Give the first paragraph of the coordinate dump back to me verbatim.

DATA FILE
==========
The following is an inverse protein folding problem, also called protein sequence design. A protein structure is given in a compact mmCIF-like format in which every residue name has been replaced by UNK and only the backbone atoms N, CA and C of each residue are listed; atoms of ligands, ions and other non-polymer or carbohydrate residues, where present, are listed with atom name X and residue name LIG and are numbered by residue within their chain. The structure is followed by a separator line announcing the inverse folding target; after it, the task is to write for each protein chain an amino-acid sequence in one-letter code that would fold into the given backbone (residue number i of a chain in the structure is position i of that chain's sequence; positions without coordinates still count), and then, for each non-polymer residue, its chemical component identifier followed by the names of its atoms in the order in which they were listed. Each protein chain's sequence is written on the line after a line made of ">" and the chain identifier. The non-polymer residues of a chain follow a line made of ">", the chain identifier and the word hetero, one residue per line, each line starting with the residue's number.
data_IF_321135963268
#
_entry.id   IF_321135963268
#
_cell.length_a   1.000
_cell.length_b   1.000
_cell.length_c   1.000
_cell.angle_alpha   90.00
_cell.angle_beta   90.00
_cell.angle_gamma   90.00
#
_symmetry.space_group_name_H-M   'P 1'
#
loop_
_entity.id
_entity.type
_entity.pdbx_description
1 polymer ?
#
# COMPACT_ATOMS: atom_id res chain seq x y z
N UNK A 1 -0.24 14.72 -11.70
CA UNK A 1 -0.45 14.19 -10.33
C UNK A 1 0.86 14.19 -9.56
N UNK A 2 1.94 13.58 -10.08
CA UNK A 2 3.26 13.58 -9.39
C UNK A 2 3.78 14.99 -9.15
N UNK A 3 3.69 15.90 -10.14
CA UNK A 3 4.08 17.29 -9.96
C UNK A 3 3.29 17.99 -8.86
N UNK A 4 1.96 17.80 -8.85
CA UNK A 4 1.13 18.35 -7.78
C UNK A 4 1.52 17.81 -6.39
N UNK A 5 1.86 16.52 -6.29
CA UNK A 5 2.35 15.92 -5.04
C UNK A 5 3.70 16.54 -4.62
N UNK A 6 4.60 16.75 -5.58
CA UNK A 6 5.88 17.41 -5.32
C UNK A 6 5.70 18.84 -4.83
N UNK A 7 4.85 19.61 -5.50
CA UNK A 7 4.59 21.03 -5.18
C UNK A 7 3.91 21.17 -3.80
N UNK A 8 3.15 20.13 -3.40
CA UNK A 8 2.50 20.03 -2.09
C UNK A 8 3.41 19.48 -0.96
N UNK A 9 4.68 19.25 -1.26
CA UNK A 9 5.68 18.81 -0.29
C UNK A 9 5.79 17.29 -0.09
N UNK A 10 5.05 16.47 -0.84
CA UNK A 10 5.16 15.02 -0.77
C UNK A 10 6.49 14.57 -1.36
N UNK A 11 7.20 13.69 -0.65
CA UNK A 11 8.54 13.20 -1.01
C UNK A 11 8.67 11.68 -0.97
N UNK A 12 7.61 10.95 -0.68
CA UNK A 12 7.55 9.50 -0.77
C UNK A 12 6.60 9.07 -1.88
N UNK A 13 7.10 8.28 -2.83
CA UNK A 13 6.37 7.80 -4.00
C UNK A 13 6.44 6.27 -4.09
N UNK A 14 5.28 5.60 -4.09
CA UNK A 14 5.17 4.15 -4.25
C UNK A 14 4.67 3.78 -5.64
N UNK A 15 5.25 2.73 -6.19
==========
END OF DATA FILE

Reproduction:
The following is an inverse protein folding problem, also called protein sequence design. A protein structure is given in a compact mmCIF-like format in which every residue name has been replaced by UNK and only the backbone atoms N, CA and C of each residue are listed; atoms of ligands, ions and other non-polymer or carbohydrate residues, where present, are listed with atom name X and residue name LIG and are numbered by residue within their chain. The structure is followed by a separator line announcing the inverse folding target; after it, the task is to write for each protein chain an amino-acid sequence in one-letter code that would fold into the given backbone (residue number i of a chain in the structure is position i of that chain's sequence; positions without coordinates still count), and then, for each non-polymer residue, its chemical component identifier followed by the names of its atoms in the order in which they were listed. Each protein chain's sequence is written on the line after a line made of ">" and the chain identifier. The non-polymer residues of a chain follow a line made of ">", the chain identifier and the word hetero, one residue per line, each line starting with the residue's number.